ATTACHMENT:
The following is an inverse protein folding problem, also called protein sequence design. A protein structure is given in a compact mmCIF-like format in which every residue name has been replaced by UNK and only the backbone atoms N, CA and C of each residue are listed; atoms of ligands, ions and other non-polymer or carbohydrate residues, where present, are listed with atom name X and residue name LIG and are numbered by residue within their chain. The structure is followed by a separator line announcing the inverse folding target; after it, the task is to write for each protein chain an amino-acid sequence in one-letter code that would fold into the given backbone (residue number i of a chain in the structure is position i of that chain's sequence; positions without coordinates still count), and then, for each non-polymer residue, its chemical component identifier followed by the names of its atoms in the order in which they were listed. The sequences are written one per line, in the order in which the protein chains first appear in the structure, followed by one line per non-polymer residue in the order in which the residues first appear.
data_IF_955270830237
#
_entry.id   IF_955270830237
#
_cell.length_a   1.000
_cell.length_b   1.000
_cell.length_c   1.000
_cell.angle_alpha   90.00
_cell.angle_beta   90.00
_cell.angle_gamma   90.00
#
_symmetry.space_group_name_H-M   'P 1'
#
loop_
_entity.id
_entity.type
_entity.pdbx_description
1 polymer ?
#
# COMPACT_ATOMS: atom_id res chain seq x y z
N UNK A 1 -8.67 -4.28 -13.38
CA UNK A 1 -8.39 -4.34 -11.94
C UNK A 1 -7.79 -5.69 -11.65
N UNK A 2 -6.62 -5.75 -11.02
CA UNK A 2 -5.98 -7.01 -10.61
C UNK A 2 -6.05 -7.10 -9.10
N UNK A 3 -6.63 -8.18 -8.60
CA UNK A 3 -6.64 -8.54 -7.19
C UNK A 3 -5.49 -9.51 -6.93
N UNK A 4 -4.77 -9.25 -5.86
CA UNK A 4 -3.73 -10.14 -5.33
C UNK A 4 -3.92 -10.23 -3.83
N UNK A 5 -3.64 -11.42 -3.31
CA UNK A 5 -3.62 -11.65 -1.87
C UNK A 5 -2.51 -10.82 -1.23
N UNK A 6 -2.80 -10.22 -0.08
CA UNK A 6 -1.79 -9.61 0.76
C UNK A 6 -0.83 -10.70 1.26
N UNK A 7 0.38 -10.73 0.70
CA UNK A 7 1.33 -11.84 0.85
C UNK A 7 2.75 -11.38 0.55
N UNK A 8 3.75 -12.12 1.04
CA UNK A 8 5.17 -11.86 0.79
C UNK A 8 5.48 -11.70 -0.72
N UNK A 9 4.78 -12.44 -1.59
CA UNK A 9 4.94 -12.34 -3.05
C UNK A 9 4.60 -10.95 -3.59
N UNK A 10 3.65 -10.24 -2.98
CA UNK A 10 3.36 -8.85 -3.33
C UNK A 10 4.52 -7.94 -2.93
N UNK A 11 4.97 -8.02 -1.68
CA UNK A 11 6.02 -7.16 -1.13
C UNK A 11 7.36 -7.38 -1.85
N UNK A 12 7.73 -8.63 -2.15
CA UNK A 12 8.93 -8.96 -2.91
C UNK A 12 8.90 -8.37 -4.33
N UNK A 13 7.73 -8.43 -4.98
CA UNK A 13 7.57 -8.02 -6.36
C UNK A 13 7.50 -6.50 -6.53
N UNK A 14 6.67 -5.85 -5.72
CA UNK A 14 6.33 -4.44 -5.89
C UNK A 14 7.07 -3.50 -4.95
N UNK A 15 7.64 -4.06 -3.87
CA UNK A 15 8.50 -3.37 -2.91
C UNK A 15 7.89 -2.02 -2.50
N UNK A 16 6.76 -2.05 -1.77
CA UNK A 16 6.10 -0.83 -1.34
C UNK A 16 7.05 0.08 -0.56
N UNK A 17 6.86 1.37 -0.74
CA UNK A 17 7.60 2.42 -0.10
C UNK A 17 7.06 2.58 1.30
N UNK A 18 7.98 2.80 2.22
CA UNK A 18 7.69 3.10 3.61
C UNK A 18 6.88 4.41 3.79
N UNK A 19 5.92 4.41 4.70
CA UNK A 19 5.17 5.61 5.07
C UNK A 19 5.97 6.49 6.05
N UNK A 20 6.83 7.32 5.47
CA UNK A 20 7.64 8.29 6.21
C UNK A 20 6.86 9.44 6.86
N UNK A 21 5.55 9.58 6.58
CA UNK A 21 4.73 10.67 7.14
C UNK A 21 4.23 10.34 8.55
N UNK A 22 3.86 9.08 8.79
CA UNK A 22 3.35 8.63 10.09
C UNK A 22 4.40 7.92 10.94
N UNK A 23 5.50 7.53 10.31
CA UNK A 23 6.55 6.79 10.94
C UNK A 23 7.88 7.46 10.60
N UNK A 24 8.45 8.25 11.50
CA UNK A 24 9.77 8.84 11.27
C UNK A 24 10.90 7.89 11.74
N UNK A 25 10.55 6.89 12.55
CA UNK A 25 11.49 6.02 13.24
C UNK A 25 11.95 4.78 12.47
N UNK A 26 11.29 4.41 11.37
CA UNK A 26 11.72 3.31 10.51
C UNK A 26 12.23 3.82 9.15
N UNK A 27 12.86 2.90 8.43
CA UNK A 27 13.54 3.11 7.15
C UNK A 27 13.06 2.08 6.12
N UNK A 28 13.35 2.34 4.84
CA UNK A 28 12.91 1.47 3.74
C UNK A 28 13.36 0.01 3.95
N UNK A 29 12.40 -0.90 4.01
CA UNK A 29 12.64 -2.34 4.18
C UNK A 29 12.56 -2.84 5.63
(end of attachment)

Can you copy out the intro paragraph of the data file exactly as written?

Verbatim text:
The following is an inverse protein folding problem, also called protein sequence design. A protein structure is given in a compact mmCIF-like format in which every residue name has been replaced by UNK and only the backbone atoms N, CA and C of each residue are listed; atoms of ligands, ions and other non-polymer or carbohydrate residues, where present, are listed with atom name X and residue name LIG and are numbered by residue within their chain. The structure is followed by a separator line announcing the inverse folding target; after it, the task is to write for each protein chain an amino-acid sequence in one-letter code that would fold into the given backbone (residue number i of a chain in the structure is position i of that chain's sequence; positions without coordinates still count), and then, for each non-polymer residue, its chemical component identifier followed by the names of its atoms in the order in which they were listed. The sequences are written one per line, in the order in which the protein chains first appear in the structure, followed by one line per non-polymer residue in the order in which the residues first appear.